288 pages, 19 b/w photos, 12 b/w illustrations
Our understanding of vertebrate origins and the backbone of human history evolves with each new fossil find and DNA map. Many species have now had their genomes sequenced, and molecular techniques allow genetic inspection of even non-model organisms. But as longtime Nature editor Henry Gee argues in Across the Bridge, despite these giant strides and our deepening understanding of how vertebrates fit into the tree of life, the morphological chasm between vertebrates and invertebrates remains vast and enigmatic.
As Gee shows, even as scientific advances have falsified a variety of theories linking these groups, the extant relatives of vertebrates are too few for effective genetic analysis. Moreover, the more we learn about the species that do remain – from sea-squirts to starfish – the clearer it becomes that they are too far evolved along their own courses to be of much use in reconstructing what the latest invertebrate ancestors of vertebrates looked like. Fossils present yet further problems of interpretation. Tracing both the fast-changing science that has helped illuminate the intricacies of vertebrate evolution as well as the limits of that science, Across the Bridge helps us to see how far the field has come in crossing the invertebrate-to-vertebrate divide – and how far we still have to go.
"An excellent addition, complementing Gee's earlier book Before the Backbone, which provided a historical perspective on ideas surrounding vertebrate origins. Gee addresses an important topic for biologists and zoologists about vertebrates' place in the 'grand scheme.' We are familiar with vertebrates, or think that we are. However, Gee shows beautifully, as a group we are just as strange in many ways as other groups appear to us. Across the Bridge takes on a very esoteric subject and is genuinely witty and charming. The book really is magnificent."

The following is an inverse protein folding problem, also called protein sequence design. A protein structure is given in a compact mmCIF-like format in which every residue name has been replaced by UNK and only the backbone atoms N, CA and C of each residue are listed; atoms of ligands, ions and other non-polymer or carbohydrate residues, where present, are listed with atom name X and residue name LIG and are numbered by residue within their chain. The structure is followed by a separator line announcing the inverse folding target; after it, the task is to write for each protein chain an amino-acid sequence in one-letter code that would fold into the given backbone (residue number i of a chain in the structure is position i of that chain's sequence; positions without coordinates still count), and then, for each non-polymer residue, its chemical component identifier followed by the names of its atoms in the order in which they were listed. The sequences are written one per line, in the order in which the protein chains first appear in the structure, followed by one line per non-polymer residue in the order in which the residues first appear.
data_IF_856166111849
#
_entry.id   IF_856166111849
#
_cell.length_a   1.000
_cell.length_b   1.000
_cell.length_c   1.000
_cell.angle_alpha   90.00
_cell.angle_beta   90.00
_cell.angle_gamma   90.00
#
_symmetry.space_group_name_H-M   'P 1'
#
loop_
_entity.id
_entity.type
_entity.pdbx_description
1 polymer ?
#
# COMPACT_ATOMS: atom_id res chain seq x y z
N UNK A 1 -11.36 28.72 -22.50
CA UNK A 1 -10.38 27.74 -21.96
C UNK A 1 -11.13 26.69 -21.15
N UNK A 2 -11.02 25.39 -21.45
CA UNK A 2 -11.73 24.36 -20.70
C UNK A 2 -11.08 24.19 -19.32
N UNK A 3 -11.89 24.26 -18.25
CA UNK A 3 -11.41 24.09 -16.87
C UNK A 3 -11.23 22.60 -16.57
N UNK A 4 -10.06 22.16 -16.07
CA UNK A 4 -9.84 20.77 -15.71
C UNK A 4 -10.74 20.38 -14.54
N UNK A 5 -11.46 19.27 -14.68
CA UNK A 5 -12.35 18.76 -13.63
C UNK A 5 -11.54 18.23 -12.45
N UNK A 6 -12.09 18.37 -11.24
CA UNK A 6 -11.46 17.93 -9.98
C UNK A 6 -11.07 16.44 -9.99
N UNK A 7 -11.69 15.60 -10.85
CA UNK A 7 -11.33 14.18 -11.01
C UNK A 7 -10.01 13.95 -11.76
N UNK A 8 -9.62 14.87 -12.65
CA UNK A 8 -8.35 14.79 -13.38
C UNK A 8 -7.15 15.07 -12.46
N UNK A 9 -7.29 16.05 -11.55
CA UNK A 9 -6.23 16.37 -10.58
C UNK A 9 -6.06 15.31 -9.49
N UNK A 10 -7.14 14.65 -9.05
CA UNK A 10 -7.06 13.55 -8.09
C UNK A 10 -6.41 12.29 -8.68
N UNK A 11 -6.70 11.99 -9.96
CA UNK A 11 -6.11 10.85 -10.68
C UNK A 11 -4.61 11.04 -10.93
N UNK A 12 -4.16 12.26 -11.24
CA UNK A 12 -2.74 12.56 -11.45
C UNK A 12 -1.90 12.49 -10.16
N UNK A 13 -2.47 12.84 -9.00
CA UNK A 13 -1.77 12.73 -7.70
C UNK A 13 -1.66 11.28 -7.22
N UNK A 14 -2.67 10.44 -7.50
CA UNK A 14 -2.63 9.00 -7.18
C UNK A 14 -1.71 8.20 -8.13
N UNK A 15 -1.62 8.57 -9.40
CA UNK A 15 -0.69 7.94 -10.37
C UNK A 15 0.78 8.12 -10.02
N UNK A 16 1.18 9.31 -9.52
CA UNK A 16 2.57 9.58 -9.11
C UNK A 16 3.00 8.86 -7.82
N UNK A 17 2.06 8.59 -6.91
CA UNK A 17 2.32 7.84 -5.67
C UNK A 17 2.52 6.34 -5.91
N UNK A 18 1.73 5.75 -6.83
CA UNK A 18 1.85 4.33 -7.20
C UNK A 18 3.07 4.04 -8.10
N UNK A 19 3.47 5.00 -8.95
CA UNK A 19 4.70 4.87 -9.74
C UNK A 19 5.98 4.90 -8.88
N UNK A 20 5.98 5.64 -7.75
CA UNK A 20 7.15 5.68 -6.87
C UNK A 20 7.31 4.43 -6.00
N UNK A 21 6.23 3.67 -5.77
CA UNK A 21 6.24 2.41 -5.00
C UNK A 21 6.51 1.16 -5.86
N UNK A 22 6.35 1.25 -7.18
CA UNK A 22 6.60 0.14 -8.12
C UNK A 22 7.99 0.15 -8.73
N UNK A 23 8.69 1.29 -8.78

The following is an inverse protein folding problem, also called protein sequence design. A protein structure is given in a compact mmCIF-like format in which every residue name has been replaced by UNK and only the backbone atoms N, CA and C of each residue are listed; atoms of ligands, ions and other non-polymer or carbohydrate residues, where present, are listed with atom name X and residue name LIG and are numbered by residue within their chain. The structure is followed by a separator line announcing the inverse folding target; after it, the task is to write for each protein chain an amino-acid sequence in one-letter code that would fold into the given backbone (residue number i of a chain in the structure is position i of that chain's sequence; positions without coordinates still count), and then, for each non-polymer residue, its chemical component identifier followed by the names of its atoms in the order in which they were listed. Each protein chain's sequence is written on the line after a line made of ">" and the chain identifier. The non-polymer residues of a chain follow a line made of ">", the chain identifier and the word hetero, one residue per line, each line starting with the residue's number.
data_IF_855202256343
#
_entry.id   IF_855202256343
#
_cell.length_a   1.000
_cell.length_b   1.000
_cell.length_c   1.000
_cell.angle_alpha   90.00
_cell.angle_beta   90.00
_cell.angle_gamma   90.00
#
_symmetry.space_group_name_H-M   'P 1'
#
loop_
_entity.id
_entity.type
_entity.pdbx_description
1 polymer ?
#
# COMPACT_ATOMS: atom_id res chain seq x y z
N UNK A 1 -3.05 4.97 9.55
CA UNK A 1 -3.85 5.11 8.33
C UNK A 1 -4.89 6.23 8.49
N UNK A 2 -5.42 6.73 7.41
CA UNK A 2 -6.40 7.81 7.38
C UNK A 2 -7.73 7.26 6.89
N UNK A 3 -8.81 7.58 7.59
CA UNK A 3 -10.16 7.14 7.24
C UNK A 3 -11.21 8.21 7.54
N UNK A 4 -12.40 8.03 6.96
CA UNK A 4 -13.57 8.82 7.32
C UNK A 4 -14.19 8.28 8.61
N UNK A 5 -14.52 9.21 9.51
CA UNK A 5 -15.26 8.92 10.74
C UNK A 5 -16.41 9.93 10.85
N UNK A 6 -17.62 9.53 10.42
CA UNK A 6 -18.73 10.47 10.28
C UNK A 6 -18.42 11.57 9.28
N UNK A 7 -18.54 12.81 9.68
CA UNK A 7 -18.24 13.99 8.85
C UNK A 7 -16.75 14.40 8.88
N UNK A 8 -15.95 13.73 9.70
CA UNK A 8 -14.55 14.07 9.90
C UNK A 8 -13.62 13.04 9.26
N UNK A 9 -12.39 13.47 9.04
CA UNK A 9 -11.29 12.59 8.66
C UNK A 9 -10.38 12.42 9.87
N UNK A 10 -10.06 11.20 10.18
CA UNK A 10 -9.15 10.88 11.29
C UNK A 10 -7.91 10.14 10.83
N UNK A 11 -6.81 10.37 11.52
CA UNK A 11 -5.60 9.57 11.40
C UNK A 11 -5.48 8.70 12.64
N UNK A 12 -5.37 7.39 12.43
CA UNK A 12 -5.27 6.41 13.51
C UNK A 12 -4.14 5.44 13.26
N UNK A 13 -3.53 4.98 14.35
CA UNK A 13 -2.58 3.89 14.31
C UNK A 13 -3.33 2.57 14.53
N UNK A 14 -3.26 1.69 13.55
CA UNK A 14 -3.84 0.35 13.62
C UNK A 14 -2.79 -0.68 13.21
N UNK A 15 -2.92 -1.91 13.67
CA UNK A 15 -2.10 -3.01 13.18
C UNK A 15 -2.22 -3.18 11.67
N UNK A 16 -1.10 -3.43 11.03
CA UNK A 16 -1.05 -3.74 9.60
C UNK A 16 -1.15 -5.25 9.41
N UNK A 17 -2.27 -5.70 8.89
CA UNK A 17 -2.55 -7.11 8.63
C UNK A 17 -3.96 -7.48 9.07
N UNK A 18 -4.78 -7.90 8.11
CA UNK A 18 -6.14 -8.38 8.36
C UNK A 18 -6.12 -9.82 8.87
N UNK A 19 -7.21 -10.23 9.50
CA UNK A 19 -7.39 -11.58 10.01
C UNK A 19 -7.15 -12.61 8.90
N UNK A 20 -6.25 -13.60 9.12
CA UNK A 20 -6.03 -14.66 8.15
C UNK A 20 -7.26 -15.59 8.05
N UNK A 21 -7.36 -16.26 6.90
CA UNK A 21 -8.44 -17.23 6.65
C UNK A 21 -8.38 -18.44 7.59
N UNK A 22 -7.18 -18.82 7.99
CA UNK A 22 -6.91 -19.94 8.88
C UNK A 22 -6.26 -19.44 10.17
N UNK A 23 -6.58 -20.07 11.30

– Neil J. Gostling, University of Southampton
Chapter One: What Is A Vertebrate?
1.1 Vertebrates in Context
1.2 What Makes a Vertebrate?
1.3 Breaking Branches
Chapter Two: Shaking the Tree
2.1 Embranchements and Transformation
2.2 Evolution and Ancestors
Chapter Three: Embryology and Phylogeny
3.1 From Embryos to Desperation
3.2 Genes and Phylogeny
Chapter Four: Hox and Homology
4.1 A Brief History of Homeosis
4.2 The Geoffroy Inversion
4.3 The Phylotypic Stage
4.4 The Meaning of Homology
Chapter Five: What Is A Deuterostome?
Chapter Six: Echinoderms
Chapter Seven: Hemichordates
Chapter Eight: Amphioxus
Chapter Nine: Tunicates
Chapter Ten: Vertebrates
Chapter Eleven: Some Non-deuterostomes
Chapter Twelve: Vertebrates from the Outside, In
12.2 The Organizer
12.3 The Notochord
12.5 Segmentation and the Head Problem
12.6 The Nervous System
12.7 Neural Crest and Cranial Placodes
12.8 The Skeleton
Chapter Thirteen: How Many Sides Has A Chicken?
13.2 The Enteric Nervous System
13.3 The Blood and the Heart
13.4 The Urogenital System
13.5 The Gut and Its Appendages
13.7 The Pituitary Gland
Chapter Fourteen: Some Fossil Forms
14.1 Fossils in an Evolutionary Context
14.2 Meiofaunal Beginnings
14.9 The Earliest Fossil Vertebrates
14.11 Ostracoderms and Placoderms
Chapter Fifteen: Breaking Branches, Building Bridges
15.1 Defining the Deuterostomes
15.7 The Common Ancestry of Tunicates and Vertebrates
15.12 The Evolution of the Face
15.13 Crossing the Bridge
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Henry Gee is a senior editor at Nature and the author of such books as Jacob's Ladder, In Search of Deep Time, The Science of Middle-Earth, and, most recently, The Accidental Species: Misunderstandings of Human Evolution, the last published by the University of Chicago Press. He lives in Cromer, Norfolk, England, with his family and numerous pets.